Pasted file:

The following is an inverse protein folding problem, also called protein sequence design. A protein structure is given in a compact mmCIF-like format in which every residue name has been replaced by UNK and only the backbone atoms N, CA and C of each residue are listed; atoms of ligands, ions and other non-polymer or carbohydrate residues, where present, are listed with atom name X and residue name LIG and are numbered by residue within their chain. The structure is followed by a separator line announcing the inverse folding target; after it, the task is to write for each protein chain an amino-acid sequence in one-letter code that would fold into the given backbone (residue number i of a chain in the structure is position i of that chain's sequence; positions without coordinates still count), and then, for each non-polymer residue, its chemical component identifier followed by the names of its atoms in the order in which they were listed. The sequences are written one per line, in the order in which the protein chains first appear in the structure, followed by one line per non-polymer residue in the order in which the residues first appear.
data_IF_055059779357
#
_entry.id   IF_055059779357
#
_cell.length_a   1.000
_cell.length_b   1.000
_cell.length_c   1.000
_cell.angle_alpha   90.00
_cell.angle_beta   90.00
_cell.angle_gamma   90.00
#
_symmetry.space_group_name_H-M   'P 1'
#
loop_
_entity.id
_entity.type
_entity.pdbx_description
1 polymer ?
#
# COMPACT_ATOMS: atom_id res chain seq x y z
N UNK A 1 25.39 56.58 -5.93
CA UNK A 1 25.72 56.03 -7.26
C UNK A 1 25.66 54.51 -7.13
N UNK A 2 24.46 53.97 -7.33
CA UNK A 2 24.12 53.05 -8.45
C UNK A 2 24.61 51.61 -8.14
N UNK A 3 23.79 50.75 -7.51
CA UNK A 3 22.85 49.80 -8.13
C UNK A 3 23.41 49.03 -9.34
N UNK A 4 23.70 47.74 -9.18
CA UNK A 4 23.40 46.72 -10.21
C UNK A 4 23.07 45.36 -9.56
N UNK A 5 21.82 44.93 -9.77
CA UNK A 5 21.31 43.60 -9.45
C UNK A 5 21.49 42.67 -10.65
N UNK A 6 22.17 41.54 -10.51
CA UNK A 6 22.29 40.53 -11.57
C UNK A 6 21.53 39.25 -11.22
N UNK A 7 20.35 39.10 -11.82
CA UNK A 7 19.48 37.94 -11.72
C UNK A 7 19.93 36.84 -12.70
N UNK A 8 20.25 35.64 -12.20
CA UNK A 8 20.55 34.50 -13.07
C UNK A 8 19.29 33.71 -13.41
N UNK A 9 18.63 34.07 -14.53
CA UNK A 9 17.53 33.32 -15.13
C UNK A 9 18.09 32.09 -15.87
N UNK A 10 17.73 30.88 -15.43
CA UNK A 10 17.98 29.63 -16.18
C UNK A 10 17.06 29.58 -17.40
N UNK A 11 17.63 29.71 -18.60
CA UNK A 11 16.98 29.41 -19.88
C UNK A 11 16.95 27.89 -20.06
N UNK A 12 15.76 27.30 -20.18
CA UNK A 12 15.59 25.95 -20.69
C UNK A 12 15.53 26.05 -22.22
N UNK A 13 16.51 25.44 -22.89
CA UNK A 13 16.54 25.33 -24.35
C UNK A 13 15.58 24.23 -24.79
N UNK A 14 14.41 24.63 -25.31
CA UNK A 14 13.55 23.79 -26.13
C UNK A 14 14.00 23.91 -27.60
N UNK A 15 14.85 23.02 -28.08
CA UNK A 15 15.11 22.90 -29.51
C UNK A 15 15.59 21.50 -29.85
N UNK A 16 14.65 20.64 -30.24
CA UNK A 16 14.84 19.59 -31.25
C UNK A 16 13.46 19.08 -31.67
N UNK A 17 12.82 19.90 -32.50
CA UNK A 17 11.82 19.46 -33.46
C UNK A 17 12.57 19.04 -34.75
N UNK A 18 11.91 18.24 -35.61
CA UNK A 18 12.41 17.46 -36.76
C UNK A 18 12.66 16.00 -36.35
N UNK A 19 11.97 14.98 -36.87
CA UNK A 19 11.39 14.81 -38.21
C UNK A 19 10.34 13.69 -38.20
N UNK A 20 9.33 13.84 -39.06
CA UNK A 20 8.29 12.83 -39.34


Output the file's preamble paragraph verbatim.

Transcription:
The following is an inverse protein folding problem, also called protein sequence design. A protein structure is given in a compact mmCIF-like format in which every residue name has been replaced by UNK and only the backbone atoms N, CA and C of each residue are listed; atoms of ligands, ions and other non-polymer or carbohydrate residues, where present, are listed with atom name X and residue name LIG and are numbered by residue within their chain. The structure is followed by a separator line announcing the inverse folding target; after it, the task is to write for each protein chain an amino-acid sequence in one-letter code that would fold into the given backbone (residue number i of a chain in the structure is position i of that chain's sequence; positions without coordinates still count), and then, for each non-polymer residue, its chemical component identifier followed by the names of its atoms in the order in which they were listed. The sequences are written one per line, in the order in which the protein chains first appear in the structure, followed by one line per non-polymer residue in the order in which the residues first appear.